OR642: Combinatorial and Integer Programming


Systems Engineering and Operations Research Department

Time:              Wednesdays, 4:30-7:10p.m; Robinson Hall A245

Professor Karla L. Hoffman
Office:             SciTech Building II, Room 119
Phone:             (703)993-1679 or 993-1670 (secy); 993-1521 (fax)
email:              khoffman@gmu.edu
url:                  iris.gmu.edu/~khoffman

Homepage for course:  http://iris.gmu.edu/~khoffman/or642_s05/or642_s05.html

Office hours: Mondays: 2:00-3:30p.m. and by appointment

Text:               Wolsey, L. Integer Programming  Wiley, Interscience, 1998.

Software:        You will be expected to use a modeling language to complete your project. You will be required to use the MPL modeling language (unless other arrangements are made with Dr. Hoffman). 

        MPL (Maximal Software) available by downloading from the internet lab and they will download for you. (www.maximal-usa.com)

Course Description: This course is designed to introduce discrete optimization models and to provide the mathematical foundations of integer and combinatorial optimization models along with the algorithms that can be used to solve such problems. The course will stress the explosion of new results in integer and combinatorial optimization. The problem areas discussed will include planning models such as capital budgeting, facility location and portfolio selection, and design problems such as telecommunication and transportation network design, VLSI circuit design and the design of automated production systems. Examples from statistics, economics, politics and mathematics will also be presented. Polyhedral theory necessary to understand the new techniques will be covered in some detail. A tentative outline of the topics is provided below. This outline can change based on time limitations and the interests of the students. Although the text required will be used as much as possible, there will be much supplemental material covered.

Goals for the Course:  By the end course, you should be able to:

Given an optimization problem, formulate an appropriate integer linear model

Understand the basic mathematical structure of the model

Understand the techniques that could be used to solve the model.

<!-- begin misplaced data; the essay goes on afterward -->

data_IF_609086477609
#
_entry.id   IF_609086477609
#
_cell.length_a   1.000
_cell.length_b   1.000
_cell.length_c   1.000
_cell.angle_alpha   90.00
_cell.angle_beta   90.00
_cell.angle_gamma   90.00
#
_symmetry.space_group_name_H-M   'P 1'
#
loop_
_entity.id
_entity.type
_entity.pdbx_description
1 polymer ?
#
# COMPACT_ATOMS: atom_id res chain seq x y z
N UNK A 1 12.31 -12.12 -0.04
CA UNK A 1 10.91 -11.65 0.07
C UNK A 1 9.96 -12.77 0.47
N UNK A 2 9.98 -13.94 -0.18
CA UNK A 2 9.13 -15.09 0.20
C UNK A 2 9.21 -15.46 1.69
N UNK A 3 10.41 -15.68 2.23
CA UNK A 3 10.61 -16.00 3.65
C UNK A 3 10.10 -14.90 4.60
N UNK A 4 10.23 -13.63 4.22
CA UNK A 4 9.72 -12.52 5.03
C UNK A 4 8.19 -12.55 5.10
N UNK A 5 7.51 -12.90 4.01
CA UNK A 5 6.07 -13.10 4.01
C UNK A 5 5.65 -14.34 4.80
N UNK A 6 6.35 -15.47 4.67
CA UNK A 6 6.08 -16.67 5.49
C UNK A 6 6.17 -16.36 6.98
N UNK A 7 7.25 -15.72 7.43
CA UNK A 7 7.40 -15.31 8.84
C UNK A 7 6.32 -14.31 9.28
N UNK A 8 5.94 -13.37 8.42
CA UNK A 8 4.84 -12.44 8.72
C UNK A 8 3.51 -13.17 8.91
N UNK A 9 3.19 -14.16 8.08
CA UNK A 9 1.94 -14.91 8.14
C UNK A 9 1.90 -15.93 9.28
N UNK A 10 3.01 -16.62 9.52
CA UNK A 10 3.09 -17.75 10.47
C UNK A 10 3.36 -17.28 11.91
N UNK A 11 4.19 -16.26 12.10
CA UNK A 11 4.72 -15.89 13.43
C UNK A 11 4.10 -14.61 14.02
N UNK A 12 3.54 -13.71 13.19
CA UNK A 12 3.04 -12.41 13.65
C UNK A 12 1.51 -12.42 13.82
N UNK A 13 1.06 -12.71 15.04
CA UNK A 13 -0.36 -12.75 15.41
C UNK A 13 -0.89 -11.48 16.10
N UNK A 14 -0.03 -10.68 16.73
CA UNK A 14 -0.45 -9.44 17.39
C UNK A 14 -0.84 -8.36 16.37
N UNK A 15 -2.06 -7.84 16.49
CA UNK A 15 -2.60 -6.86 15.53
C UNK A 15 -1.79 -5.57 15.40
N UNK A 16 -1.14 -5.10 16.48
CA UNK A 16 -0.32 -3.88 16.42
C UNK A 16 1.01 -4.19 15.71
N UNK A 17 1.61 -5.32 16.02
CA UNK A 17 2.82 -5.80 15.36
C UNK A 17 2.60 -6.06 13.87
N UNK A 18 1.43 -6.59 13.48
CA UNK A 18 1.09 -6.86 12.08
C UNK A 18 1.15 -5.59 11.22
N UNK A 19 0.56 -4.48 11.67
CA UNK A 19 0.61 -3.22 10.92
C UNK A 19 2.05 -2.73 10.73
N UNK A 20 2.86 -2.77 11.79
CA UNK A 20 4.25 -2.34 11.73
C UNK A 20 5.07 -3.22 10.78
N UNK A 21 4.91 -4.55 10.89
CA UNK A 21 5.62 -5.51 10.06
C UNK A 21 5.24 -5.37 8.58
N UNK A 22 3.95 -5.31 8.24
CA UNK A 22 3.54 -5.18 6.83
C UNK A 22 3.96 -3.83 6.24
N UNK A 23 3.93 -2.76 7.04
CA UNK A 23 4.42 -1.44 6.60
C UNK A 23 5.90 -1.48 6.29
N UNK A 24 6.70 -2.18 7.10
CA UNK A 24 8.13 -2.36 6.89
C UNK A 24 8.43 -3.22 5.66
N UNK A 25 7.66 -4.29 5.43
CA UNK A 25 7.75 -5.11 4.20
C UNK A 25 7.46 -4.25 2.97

Understand how to use a modeling language and/or commercial solver to solve the model.

Understand the limitations of “off the shelf” solvers and how to tune their parameters to improve performance.

Understand how to design a solver for a specific problem class.


WebCt:  Lecture notes,  presentations, and assignments will be found on webct.   The url for webct is: webct41.gmu.edu.   This site is password protected, and uses the same identification as your gmu email account.  Thus, userid is your gmu email id, and the password is your email password.

EMAIL:  I will communicate with the class through email, so please make sure that your gmu account is current and working!

Course Outline

Topic I.     Introduction to discrete optimization.  
                Formulations and modeling.
Topic II.    Preprocessing the problem

Topic III.   Linear programming review with emphasis on the dual. 

Topic IV.    Optimality, Relaxation, and Bounds 

Topic V.     Approaches to solving integer programming problems 
Total enumeration, 
Implicit enumeration,
Bounding algorithms 
Tree search

Topic V.     Relaxation and decomposition techniques 
Lagrangian relaxations 
Linear-programming relaxations 

Topic VI.    Heuristic Procedures 
Performance measures for classic algorithms
Lp-based algorithms
Tabu Search 
Genetic algorithms 
Simulated Annealing   
Neural Networks 

Topic VII.   Cutting plane approaches
Branch and Cut 
Polyhedral Theory
Facet Identification for structured integer programs
Chvatal-Gomory Cuts
Special-structure cutting planes

Topic VIII.  Column generation procedures



•15% Homework (assigned weekly,  collected and some portion graded.  Each assignment will count 10 points)

•25% Mid-term  (in class exam;  open book and notes)

•35% Final (Take home exam)

•15% Project  (Can work with one other person, or individually)

•10% Class Participation





Fundamental Rules:



(1) Make-up exams will only be given for extreme situations, and only if I am contacted before the exam is given and full arrangements are established.  Full adherence to this policy is the responsibility of the student.


(2) The exam dates above are tentative, and it is the student's responsibility to keep abreast of changes.


(3) Homework will be assigned each class, and usually collected.  All work must be clearly written.  Illegible work will not be accepted.


(4) There is a penalty of 10% of the total grade for every day that a homework assignment is late.